Since I wrote that entry I have been watching the technical debt space and see that I may be the minority, but not alone, with this perspective, Some people argue that technical debt is solely the cost of addressing shortfalls in the code. Others adopt a broader definition. In fact, in a conversation I had with Capers Jones, a long-time expert in software measurement, he shared a conversation he had with Ward discussing the same points. I have seen others make a distinction between software debt and technical debt. I have decided not to weigh in on this argument, but suggest we call all of the liabilities, (wait for it ...) technical liability.
There is a key difference between standardly-defined technical debt and technical liability: Technical debt involves code quality and can be determined. The liabilities involve possible future events and so entail predictions of the future. Some might even consider technical debt knowable and technical liability unknowable.
Readers of this blog know where I am going. Technical liability, unlike the more limited technical debt, involves a range of future possibilities and so each of the components of liability should be specified as a random variable with a probability distribution. The security violation might or might not occur. But if it does, the possible expense could sink the company. Reasoning about the risk takes some advanced techniques like setting the price of an insurance policy.
Finally, the economic decision if it makes sense to ship a piece of software, one needs to balance the value expected from the ship against the assumed liabilities. Note that the future value is also a random variable. In that case the decision to ship should be based on the techniques found here. I will elaborate the reasoning ibehind technical liability n a future blog (promise).
In summary then, technical liability gives a more complete picture of the economics of shipping a piece of code than technical debt, but it requires more sophisticated analysis.
Last week I briefed an IBM customer on some of our recent thoughts on the role of estimation in business analytics. I feel the briefing was not entirely successful. The customer asked about a use of estimation I had not considered previously My first reaction is that the approach desired by the customer was 'not possible'. I then realized it might work in some cases, but I was emotionally opposed to the idea. Then I realized I should not let my emotions interfere and think through the question and its implications. Hence this blog:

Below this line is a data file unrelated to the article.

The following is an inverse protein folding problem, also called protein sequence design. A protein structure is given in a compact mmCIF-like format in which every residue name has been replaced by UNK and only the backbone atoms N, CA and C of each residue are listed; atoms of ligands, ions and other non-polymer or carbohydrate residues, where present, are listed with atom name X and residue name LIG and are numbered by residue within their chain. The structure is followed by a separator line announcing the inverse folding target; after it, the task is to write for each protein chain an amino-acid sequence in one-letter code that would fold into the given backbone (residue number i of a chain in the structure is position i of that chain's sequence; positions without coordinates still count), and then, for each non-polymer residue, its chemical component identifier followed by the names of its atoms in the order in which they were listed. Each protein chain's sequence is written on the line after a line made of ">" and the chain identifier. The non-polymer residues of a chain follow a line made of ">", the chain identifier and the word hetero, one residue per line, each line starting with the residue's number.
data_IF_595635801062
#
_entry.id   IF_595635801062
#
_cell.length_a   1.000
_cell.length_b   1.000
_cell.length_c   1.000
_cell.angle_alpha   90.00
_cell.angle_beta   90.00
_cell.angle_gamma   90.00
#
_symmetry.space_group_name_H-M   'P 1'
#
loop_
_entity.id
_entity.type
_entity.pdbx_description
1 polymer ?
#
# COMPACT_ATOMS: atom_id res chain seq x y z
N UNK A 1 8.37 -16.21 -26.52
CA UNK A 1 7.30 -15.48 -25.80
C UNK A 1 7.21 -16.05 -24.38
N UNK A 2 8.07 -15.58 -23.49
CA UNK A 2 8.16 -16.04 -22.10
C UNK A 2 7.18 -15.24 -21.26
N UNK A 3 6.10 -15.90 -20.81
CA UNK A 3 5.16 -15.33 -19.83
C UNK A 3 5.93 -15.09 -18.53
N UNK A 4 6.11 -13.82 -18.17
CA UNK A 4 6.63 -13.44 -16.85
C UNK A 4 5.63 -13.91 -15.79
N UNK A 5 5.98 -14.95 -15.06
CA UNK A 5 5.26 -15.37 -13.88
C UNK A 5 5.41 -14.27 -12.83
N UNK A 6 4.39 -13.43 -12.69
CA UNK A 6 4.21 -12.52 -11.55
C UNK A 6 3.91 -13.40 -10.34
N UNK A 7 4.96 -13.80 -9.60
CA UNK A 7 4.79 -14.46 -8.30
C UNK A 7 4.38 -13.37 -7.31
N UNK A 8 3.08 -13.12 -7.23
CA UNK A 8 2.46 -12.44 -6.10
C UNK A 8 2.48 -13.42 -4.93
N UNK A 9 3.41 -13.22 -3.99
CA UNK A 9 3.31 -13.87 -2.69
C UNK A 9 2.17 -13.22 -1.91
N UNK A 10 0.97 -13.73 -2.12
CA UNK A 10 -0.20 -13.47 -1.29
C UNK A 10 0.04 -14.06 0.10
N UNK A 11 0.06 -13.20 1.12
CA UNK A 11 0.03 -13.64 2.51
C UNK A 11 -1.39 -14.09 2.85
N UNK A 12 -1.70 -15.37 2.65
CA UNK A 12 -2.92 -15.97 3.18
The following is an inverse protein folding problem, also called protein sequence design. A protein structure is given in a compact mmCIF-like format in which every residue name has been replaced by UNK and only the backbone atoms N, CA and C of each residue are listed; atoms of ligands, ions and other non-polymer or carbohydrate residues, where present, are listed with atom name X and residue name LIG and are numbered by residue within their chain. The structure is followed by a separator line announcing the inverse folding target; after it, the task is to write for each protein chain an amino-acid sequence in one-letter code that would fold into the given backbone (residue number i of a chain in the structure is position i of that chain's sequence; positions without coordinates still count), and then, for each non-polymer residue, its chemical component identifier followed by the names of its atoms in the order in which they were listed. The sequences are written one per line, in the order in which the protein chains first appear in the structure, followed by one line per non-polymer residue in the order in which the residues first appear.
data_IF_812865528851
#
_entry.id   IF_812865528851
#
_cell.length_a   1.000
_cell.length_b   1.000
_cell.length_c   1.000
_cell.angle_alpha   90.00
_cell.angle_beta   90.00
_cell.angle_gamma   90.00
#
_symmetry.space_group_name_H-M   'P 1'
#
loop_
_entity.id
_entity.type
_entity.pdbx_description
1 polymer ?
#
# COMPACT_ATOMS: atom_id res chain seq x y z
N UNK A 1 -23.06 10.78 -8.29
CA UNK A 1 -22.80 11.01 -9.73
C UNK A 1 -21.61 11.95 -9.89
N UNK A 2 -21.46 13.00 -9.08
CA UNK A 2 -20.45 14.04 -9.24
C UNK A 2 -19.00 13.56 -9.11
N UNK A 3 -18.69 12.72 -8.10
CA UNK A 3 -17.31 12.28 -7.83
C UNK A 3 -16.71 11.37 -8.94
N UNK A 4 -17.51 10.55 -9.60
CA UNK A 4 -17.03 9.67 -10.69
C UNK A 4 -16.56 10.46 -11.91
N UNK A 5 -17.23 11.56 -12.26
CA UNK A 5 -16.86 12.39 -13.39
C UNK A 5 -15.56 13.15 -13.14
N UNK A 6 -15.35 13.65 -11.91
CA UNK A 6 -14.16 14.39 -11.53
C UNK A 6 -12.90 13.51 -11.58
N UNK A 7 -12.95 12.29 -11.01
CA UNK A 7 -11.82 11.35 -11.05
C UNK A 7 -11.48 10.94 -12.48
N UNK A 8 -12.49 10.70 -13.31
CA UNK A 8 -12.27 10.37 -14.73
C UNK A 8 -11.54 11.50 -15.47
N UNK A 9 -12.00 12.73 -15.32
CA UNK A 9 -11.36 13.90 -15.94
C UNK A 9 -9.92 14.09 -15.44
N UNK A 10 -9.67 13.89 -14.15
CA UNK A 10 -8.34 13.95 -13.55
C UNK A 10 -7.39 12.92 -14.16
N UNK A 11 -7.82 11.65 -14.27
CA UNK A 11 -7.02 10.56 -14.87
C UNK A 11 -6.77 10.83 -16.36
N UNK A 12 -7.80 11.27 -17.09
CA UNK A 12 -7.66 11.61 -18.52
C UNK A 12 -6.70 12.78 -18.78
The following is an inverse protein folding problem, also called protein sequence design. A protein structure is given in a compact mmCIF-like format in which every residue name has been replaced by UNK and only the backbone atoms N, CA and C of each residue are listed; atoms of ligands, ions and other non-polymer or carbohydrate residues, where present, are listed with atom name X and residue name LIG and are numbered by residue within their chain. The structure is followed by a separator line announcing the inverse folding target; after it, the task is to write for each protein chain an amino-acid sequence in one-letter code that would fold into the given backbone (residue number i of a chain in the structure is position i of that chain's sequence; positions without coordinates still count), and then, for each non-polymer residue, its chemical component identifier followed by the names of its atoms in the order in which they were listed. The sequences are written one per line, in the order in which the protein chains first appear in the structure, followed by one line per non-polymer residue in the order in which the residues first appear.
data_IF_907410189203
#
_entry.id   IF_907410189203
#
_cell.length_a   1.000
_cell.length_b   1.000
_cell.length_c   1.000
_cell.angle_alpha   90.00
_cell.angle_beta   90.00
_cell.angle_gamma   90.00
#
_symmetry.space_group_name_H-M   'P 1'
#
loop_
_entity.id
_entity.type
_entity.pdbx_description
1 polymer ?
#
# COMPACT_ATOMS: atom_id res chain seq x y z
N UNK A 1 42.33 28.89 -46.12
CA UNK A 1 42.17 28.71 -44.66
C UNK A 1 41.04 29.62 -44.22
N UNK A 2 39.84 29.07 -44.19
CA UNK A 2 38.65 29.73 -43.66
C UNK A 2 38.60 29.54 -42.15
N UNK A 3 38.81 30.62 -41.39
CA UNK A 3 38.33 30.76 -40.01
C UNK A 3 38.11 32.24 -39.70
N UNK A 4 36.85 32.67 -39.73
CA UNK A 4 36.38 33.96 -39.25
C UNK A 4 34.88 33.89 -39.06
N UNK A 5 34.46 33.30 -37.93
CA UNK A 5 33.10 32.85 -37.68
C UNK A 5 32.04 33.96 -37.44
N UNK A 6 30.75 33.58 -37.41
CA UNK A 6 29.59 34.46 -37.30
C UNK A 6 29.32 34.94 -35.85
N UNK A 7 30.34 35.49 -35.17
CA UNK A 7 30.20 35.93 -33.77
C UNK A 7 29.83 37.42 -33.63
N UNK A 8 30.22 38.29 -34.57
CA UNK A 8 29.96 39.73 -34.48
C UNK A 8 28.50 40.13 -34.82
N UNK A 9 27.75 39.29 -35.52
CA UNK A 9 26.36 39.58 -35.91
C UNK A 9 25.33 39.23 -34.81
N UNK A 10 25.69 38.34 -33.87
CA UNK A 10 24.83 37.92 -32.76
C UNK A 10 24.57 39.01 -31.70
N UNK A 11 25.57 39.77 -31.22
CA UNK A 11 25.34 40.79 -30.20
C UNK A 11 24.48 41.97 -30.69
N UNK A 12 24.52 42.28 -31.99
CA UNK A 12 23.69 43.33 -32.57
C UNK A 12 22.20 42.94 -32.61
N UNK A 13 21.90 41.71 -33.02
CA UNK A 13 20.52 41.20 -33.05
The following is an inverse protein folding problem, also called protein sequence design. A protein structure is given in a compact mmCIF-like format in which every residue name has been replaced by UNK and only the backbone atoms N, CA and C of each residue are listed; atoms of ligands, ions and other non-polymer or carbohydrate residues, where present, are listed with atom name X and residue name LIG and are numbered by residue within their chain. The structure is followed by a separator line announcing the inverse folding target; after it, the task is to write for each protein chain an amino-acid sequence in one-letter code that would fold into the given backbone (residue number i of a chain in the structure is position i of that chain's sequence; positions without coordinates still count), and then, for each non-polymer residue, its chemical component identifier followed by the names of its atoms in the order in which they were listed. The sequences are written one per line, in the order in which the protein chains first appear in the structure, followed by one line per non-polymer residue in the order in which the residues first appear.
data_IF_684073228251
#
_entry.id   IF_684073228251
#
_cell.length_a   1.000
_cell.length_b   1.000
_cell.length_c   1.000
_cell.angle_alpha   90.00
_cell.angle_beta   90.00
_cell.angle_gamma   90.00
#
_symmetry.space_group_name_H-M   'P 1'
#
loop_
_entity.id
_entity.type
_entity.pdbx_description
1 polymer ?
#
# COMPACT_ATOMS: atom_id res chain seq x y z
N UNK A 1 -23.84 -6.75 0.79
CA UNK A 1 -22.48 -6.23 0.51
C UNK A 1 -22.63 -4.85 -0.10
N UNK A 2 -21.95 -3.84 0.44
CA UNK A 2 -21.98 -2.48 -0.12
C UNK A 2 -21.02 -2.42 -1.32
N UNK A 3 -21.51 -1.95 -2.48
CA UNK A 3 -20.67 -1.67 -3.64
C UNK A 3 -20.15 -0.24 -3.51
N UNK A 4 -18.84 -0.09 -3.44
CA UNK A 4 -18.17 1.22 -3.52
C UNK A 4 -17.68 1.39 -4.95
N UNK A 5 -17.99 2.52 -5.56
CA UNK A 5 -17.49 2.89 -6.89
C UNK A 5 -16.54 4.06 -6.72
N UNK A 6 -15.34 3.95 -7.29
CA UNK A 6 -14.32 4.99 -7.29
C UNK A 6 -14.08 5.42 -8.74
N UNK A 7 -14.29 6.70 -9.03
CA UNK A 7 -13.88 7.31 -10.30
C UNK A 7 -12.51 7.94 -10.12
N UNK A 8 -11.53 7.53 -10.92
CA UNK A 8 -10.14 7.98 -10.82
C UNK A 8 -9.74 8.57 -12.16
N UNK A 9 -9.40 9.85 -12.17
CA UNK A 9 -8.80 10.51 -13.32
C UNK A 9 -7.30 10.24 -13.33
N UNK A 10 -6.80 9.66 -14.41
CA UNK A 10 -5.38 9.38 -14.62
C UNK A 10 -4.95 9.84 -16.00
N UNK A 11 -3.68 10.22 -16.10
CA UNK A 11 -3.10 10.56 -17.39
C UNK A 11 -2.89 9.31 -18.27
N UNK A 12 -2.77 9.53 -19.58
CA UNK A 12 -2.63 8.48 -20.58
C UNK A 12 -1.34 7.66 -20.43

In Agile projects or in maintenance organizations, workers are assigned 'work items'. Often workers are asked to estimate the time it will take to complete the work item. Asking an employee to commit to a time-to-complete is both reasonable and unreasonable. Team leads and managers need to have some idea when the current work will be done to plan resource assignments, manage content, make commitments and the like. The management also wants to identify the more reliable, productive
workers. After all, development teams are meritocracies. It is right
that the more productive employees are identified and rewarded. So we
need a way for employees to make reasonable estimates while providing a
way for (cliche aler!) the cream to rise. It is unreasonable in that the worker is asked to guess and, in fact, commit to a time to complete. In some cases, the worker may be confident in the estimate. In some cases, there will be less confidence for a variety of good reasons: The task may have dependencies, the solution to fixing a bug report may not be apparent and so on. So asking to commit to a fixed time is unreasonable and measuring the worker against these commitments is oppressive. Under these circumstances, the intelligent worker will pad the estimate so to insure that the commitment is meant. This unintended consequence of asking for the duration is longer than needed estimates and, since people work to the commitments, lower productivity.